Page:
My good brother. And sweet Scout who loves her mama and happy sunflowers.

Yes, “Good Friday” was a tragic day and yet it made possible to have “Good News” – that Jesus Christ would rise again. Because of this, we too, will rise again. It is both incredibly implausible and absolutely believable.

I find it significant, or perhaps only comforting, that this Easter weekend is Cassie’s birthday – and not the anniversary of her death.

She is gone from this earth, but she is not lost to us. She is there. Here.

Happy Easter, friends. What GOOD NEWS we’ve been given.

“Someone I loved once gave me
a box full of darkness.

It took me years to understand
that this, too, was a gift.”
― Mary Oliver, Thirst

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Can I Send You Guinevere’s Secrets?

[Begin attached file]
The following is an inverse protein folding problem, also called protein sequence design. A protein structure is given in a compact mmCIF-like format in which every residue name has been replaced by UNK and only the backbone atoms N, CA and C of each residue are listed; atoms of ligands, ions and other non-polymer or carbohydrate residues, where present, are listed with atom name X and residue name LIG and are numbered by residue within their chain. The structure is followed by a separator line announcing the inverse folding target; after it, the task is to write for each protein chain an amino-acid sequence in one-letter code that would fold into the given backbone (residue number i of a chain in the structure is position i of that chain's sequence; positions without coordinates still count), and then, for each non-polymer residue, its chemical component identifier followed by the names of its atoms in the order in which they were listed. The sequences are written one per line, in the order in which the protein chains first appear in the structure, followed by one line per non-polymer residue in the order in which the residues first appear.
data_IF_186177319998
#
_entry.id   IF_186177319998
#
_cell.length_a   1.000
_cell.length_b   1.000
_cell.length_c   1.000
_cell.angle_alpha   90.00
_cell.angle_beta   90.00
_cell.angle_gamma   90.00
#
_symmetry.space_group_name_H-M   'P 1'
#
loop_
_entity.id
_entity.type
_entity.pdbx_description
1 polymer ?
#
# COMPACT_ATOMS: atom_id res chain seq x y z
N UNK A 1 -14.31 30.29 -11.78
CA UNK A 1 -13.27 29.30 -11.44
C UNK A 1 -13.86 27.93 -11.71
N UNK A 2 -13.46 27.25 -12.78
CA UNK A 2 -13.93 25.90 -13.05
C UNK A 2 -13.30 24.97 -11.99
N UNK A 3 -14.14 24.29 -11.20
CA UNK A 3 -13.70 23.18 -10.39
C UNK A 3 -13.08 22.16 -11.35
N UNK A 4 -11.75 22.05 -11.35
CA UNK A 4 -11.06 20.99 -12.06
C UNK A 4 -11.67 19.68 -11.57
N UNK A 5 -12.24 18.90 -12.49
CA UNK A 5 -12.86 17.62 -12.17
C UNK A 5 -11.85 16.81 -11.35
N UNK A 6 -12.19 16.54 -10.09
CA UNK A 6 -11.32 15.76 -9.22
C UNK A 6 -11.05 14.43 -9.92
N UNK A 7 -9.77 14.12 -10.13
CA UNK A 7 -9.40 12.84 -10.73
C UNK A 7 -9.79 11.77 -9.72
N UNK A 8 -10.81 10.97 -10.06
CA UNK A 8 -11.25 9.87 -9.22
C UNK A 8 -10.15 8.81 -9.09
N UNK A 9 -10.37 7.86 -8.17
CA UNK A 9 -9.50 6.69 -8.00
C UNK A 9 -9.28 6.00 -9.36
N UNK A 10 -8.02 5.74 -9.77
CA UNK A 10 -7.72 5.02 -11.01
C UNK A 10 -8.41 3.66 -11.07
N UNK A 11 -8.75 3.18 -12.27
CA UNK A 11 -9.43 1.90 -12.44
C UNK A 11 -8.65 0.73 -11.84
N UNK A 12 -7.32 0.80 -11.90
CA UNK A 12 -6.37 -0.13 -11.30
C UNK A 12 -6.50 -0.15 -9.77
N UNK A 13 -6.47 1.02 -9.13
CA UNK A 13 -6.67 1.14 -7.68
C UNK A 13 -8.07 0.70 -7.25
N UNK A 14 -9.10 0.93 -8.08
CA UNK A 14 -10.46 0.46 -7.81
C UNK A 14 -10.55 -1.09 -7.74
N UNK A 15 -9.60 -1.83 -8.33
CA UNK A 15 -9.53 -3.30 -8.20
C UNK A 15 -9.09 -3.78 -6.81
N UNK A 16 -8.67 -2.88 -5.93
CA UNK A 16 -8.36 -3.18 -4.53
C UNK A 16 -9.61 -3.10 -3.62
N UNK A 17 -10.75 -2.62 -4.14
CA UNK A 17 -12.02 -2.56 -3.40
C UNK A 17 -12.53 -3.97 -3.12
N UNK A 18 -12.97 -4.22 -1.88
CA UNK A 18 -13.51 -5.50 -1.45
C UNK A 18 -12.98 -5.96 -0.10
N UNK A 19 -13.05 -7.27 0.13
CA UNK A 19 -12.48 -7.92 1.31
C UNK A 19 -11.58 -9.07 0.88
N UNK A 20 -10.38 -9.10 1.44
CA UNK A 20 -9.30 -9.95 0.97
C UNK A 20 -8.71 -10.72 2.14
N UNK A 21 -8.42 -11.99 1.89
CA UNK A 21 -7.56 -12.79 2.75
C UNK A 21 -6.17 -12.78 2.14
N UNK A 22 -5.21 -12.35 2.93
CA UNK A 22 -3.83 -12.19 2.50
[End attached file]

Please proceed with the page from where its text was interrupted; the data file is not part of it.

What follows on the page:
The REAL Willowdale Princess Deon Dawn – and my dad (Bear Lake, Idaho)

Dear friends,

It’s here.

All of GUINEVERE’S SECRETS, written by yours truly.

This is a companion guide to  THE UNFORGETTABLE GUINEVERE ST. CLAIR, where the true stories behind the fictional stories are revealed.

For instance:

Was this book inspired by true events? Was there really a burial? Did a gentle boy really kill the goose? What about that finger under the tractor?

The cow in the picture above? She was my dad’s…and yes, that WAS HER NAME.

CLICK HERE to subscribe and I will send Guinevere’s Secrets to your inbox right now! (If you’re already a newsletter subscriber, it should already be waiting for you – hooray!

Enjoy! It was a pleasure to write and revisit the many ways real life influenced this work of fiction.

Amy 

p.s. Know anyone who enjoyed Guinevere and would like to know her secrets? Please share this post or the above link – thank you thank you xoxoxoxo

Can’t wait to hear what you think!